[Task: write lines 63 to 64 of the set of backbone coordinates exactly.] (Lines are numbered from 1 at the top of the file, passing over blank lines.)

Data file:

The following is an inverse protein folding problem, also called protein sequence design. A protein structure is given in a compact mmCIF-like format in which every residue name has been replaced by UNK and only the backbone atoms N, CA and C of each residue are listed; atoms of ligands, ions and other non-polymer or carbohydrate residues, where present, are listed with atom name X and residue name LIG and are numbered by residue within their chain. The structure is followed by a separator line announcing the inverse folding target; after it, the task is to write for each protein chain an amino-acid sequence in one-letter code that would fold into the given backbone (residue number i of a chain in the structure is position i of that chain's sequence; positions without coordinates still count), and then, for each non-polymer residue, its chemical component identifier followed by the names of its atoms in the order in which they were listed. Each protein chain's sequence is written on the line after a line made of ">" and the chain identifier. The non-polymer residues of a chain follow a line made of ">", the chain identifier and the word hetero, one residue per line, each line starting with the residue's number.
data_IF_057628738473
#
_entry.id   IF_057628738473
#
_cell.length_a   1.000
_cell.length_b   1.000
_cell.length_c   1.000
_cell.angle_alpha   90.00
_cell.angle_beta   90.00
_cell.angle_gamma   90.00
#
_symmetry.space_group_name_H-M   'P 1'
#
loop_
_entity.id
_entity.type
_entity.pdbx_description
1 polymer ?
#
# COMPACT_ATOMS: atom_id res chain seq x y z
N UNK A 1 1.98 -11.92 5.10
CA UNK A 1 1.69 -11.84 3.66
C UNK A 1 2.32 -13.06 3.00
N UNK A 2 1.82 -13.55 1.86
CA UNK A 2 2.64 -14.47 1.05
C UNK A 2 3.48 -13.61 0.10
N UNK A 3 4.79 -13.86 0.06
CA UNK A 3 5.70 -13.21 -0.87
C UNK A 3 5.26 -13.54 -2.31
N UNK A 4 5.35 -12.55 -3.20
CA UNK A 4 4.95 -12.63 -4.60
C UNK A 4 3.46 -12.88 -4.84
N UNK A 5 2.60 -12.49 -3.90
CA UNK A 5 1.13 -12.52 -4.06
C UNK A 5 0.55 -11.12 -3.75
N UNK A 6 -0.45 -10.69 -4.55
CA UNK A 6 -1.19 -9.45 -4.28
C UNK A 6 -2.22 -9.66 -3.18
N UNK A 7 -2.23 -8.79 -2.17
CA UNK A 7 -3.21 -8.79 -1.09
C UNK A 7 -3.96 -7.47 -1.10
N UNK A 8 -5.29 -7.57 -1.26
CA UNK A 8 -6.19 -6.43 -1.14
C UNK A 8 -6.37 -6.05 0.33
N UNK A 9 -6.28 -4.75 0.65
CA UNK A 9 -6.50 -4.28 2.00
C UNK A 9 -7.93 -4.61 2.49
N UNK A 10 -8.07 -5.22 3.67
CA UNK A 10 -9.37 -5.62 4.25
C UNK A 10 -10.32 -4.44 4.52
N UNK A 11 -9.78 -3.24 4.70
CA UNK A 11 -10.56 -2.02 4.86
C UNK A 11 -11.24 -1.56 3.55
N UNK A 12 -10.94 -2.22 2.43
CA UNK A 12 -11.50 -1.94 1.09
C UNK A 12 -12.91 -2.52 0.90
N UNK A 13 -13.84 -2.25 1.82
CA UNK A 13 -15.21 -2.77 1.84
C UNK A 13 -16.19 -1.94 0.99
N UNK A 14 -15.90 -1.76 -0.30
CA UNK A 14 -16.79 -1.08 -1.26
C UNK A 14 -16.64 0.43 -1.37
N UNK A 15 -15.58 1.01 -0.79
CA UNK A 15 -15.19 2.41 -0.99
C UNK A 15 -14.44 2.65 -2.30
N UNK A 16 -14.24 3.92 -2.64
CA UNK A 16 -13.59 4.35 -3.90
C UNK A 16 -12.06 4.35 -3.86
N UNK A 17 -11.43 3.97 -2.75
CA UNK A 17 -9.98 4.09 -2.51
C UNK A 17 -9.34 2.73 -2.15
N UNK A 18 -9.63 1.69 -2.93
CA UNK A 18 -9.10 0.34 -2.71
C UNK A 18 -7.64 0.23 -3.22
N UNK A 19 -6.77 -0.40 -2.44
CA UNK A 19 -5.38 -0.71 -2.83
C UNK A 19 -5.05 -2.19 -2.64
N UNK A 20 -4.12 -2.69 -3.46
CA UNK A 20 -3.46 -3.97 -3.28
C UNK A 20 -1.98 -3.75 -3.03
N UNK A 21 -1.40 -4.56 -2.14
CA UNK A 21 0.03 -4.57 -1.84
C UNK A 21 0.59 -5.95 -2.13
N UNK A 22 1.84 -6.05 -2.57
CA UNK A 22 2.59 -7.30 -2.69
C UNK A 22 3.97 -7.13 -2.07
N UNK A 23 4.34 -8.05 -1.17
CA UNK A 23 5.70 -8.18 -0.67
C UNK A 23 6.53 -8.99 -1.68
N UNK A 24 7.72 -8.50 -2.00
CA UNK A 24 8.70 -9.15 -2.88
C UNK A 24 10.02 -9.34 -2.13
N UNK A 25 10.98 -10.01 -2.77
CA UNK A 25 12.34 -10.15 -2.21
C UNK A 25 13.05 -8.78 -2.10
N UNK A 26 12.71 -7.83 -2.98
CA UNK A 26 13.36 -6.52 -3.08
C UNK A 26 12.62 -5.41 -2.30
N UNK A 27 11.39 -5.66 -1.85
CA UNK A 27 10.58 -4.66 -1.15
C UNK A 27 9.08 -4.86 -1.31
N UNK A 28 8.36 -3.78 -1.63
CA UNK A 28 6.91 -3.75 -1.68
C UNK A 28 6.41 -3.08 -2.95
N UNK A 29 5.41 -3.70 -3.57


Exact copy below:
C UNK A 14 -16.64 0.43 -1.37
N UNK A 15 -15.58 1.01 -0.79